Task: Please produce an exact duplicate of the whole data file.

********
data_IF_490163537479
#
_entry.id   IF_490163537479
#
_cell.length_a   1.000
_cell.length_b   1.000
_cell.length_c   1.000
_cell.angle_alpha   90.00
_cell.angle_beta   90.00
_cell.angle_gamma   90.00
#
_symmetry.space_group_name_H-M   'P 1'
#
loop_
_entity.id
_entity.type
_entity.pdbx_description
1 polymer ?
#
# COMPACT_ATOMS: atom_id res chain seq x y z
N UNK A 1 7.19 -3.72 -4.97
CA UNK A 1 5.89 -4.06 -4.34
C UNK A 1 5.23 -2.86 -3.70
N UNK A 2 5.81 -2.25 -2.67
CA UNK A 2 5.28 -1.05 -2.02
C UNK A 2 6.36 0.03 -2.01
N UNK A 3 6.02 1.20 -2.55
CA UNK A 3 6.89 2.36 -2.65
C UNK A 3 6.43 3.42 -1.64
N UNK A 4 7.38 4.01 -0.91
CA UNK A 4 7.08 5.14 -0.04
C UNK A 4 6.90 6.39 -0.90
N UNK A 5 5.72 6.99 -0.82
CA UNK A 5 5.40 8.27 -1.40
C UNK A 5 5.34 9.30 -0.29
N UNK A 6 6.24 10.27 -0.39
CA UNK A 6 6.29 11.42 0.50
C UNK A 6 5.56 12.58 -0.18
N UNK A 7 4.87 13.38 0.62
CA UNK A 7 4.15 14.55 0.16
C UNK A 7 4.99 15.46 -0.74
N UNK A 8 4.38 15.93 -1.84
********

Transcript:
data_IF_490163537479
#
_entry.id   IF_490163537479
#
_cell.length_a   1.000
_cell.length_b   1.000
_cell.length_c   1.000
_cell.angle_alpha   90.00
_cell.angle_beta   90.00
_cell.angle_gamma   90.00
#
_symmetry.space_group_name_H-M   'P 1'
#
loop_
_entity.id
_entity.type
_entity.pdbx_description
1 polymer ?
#
# COMPACT_ATOMS: atom_id res chain seq x y z
N UNK A 1 7.19 -3.72 -4.97
CA UNK A 1 5.89 -4.06 -4.34
C UNK A 1 5.23 -2.86 -3.70
N UNK A 2 5.81 -2.25 -2.67
CA UNK A 2 5.28 -1.05 -2.02
C UNK A 2 6.36 0.03 -2.01
N UNK A 3 6.02 1.20 -2.55
CA UNK A 3 6.89 2.36 -2.65
C UNK A 3 6.43 3.42 -1.64
N UNK A 4 7.38 4.01 -0.91
CA UNK A 4 7.08 5.14 -0.04
C UNK A 4 6.90 6.39 -0.90
N UNK A 5 5.72 6.99 -0.82
CA UNK A 5 5.40 8.27 -1.40
C UNK A 5 5.34 9.30 -0.29
N UNK A 6 6.24 10.27 -0.39
CA UNK A 6 6.29 11.42 0.50
C UNK A 6 5.56 12.58 -0.18
N UNK A 7 4.87 13.38 0.62
CA UNK A 7 4.15 14.55 0.16
C UNK A 7 4.99 15.46 -0.74
N UNK A 8 4.38 15.93 -1.84